Hilary Mantel was born in Glossop, Derbyshire, England on 6 July 1952. She studied Law at the London School of Economics and Sheffield University. She was employed as a social worker, and lived in Botswana for five years, followed by four years in Saudi Arabia, before returning to Britain in the mid-1980s. In 1987 she was awarded the Shiva Naipaul Memorial Prize for an article about Jeddah, and she was film critic for The Spectator from 1987 to 1991.
Hilary's novels include Eight Months on Ghazzah Street (1988), set in Jeddah; Fludd (1989), set in a mill village in the north of England and winner of the Winifred Holtby Memorial Prize, the Cheltenham Prize and the Southern Arts Literature Prize; A Place of Greater Safety (1992), an epic account of the events of the French revolution that won the Sunday Express Book of the Year award; A Change of Climate (1994), the story of a missionary couple whose lives are torn apart by the loss of their child; and An Experiment in Love (1995), about the events in the lives of three schoolfriends from the north of England who arrive at London University in 1970, winner of the 1996 Hawthornden Prize. The Giant, O'Brien (1998) tells the story of Charles O'Brien who leaves his home in Ireland to make his fortune as a sideshow attraction in London.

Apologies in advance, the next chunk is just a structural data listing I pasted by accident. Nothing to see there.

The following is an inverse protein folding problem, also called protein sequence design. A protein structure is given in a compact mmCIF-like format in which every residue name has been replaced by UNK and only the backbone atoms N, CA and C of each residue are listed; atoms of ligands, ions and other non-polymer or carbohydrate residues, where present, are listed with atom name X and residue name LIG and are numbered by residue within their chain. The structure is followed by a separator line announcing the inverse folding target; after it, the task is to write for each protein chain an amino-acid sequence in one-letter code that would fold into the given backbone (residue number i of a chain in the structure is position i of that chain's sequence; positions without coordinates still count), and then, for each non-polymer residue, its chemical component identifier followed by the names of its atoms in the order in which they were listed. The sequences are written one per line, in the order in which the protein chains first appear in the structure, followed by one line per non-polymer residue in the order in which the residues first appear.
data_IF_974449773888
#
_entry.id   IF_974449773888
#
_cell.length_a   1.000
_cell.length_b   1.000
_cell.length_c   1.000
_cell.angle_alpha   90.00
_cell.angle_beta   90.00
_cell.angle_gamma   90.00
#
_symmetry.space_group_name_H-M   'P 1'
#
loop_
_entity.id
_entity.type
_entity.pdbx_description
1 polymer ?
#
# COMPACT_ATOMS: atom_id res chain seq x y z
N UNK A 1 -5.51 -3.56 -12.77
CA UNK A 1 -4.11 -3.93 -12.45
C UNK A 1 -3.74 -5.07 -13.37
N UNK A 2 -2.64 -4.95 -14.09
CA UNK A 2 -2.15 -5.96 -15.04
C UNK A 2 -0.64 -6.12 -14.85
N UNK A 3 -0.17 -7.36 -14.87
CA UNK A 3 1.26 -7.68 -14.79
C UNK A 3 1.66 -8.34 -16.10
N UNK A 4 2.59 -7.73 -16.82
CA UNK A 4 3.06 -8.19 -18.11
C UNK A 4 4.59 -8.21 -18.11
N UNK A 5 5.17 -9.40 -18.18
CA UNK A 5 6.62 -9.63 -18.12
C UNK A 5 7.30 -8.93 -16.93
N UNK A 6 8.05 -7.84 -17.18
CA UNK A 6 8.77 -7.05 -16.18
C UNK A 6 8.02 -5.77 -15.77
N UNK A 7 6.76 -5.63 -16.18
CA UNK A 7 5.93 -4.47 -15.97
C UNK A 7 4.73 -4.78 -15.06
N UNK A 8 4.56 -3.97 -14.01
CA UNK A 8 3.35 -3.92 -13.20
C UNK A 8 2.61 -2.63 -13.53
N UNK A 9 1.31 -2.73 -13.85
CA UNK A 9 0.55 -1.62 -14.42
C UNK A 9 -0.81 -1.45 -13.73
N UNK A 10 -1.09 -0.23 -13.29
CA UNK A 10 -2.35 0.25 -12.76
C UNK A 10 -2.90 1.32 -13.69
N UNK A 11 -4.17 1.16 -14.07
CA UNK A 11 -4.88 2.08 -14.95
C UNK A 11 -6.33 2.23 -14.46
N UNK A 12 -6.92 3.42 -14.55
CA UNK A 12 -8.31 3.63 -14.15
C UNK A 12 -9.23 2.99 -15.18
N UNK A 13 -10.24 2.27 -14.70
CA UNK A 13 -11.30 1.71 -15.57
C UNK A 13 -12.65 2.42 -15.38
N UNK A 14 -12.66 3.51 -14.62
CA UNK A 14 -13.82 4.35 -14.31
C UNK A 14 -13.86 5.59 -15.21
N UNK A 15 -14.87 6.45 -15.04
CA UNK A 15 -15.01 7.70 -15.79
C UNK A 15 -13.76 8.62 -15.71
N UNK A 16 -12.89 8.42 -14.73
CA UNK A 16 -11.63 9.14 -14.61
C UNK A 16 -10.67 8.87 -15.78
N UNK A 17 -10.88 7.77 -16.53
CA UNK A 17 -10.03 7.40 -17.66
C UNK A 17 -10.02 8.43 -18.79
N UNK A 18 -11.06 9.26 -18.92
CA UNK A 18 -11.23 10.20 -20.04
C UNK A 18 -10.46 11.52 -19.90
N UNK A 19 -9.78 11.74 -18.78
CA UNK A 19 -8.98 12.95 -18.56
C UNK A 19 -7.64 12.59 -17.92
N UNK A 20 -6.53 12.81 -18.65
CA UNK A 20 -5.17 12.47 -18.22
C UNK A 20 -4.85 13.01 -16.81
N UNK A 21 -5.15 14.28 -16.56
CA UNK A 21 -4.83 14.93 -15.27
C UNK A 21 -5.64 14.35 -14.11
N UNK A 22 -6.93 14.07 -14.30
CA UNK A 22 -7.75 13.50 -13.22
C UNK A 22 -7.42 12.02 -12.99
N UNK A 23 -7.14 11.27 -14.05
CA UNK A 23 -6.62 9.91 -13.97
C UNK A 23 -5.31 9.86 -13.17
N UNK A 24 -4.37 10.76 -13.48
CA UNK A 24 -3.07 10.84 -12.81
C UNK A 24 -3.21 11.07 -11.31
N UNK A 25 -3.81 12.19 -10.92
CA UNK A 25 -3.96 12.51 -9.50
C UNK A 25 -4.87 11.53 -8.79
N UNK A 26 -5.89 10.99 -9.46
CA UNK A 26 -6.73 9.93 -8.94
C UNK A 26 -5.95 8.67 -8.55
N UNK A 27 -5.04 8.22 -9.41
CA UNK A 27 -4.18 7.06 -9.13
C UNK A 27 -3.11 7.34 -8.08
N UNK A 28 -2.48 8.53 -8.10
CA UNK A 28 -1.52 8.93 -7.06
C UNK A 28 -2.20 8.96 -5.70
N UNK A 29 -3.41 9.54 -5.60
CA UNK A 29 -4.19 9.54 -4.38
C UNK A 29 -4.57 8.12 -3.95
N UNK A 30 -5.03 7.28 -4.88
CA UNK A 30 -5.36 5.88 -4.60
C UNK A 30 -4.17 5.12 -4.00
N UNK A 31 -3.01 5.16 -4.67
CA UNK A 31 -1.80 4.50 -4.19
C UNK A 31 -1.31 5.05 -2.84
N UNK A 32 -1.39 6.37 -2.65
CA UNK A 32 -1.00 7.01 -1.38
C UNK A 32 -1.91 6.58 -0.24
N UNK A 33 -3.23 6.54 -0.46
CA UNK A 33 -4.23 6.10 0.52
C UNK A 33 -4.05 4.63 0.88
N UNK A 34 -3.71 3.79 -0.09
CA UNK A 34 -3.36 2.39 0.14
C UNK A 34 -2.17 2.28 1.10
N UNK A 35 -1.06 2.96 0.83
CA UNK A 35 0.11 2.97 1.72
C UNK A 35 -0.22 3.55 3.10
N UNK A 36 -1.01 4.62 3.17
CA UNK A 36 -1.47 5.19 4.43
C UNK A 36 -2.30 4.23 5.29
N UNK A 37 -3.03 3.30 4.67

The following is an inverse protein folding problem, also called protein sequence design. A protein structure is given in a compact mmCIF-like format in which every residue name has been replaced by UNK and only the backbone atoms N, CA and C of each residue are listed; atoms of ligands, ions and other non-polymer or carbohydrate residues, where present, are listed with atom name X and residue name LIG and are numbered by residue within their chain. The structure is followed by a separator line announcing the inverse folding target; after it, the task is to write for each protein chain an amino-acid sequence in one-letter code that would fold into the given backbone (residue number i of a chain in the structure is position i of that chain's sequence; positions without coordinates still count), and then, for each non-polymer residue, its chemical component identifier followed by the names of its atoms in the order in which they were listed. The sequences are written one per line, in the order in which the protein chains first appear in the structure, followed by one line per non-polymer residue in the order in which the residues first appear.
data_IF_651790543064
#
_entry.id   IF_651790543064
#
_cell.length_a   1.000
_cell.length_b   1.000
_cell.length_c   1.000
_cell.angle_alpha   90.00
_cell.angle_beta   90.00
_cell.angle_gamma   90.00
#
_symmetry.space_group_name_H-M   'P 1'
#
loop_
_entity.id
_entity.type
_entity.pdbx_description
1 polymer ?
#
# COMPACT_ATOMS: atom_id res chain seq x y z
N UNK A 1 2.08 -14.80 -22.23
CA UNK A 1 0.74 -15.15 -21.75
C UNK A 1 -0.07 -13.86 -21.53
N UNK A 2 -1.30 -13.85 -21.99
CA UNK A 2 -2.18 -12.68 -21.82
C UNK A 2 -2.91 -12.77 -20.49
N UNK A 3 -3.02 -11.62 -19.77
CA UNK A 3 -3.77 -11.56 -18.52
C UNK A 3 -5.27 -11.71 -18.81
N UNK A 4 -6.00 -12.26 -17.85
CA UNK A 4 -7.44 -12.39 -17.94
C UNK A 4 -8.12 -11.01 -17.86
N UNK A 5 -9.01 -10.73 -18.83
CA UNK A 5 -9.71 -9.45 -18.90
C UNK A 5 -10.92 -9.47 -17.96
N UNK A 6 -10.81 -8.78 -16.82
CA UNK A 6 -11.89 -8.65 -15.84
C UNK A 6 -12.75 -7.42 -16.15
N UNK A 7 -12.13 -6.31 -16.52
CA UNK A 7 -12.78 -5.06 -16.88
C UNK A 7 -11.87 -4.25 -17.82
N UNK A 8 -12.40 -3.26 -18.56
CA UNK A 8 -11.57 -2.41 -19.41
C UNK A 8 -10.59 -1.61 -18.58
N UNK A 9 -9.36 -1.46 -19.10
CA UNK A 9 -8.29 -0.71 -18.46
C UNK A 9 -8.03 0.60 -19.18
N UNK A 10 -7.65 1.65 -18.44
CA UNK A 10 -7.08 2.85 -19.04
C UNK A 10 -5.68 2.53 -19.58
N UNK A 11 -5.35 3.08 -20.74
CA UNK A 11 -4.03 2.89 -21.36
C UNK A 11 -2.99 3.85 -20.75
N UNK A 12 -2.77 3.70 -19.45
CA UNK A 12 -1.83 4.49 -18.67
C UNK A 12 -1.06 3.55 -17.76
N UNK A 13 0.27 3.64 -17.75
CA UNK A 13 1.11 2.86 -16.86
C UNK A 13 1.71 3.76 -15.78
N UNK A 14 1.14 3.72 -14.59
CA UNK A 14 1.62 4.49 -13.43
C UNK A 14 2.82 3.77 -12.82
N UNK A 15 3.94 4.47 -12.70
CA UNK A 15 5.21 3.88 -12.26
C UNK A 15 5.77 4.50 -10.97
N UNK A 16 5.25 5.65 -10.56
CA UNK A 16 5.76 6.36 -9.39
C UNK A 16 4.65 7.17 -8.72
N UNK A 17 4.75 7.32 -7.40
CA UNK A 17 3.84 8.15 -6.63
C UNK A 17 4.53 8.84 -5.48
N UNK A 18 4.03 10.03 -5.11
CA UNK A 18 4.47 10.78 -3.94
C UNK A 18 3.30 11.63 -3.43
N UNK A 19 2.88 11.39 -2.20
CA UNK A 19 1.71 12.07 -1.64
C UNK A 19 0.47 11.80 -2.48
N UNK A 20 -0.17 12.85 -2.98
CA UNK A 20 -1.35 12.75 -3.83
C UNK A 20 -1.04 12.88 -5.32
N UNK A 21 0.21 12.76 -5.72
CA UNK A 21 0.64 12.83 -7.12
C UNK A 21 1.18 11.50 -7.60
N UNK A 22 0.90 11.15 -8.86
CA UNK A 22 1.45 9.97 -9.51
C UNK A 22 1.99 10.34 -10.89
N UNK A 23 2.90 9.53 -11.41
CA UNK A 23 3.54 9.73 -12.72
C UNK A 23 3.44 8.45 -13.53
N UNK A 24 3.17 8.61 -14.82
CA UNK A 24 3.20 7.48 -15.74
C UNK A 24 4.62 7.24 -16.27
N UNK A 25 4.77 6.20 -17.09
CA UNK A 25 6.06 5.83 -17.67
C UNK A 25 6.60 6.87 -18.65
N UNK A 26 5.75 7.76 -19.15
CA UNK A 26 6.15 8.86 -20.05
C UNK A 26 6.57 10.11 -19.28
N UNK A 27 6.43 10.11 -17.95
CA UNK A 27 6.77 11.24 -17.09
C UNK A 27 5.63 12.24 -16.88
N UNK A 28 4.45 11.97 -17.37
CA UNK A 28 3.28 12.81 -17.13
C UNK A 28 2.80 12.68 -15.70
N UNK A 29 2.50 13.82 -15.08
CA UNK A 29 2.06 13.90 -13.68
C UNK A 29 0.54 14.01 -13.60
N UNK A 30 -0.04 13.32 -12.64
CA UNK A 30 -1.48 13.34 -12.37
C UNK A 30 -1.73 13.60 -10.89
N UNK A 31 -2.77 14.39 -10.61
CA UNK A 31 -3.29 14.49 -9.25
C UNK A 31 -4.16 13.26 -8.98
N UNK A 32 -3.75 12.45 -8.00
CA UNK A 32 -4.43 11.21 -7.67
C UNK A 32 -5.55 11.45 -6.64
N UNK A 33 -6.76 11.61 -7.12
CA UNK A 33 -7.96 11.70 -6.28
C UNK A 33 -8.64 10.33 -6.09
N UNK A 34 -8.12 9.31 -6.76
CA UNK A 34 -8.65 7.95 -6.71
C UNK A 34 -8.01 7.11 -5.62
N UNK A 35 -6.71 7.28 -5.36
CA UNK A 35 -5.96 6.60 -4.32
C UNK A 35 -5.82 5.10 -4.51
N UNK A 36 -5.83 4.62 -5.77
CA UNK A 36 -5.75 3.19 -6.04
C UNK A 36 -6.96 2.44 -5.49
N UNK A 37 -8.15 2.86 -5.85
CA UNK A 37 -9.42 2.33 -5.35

In 2003, Hilary published Giving Up the Ghost: A Memoir - an autobiography in fiction and non-fiction, taking the reader from early childhood through to the discoveries in adulthood that led her to writing; and Learning to Talk: Short Stories (2003).
Beyond Black (2005) tells the story of Alison, a Home Counties psychic, and her assistant, Colette. It was shortlisted for a 2006 Commonwealth Writers Prize and for the 2006 Orange Prize for Fiction.
In 2006, Hilary was awarded a CBE. Her latest novel is Wolf Hall (2009), winner of the 2009 Man Booker Prize for Fiction and shortlisted for the 2009 Costa Novel Award.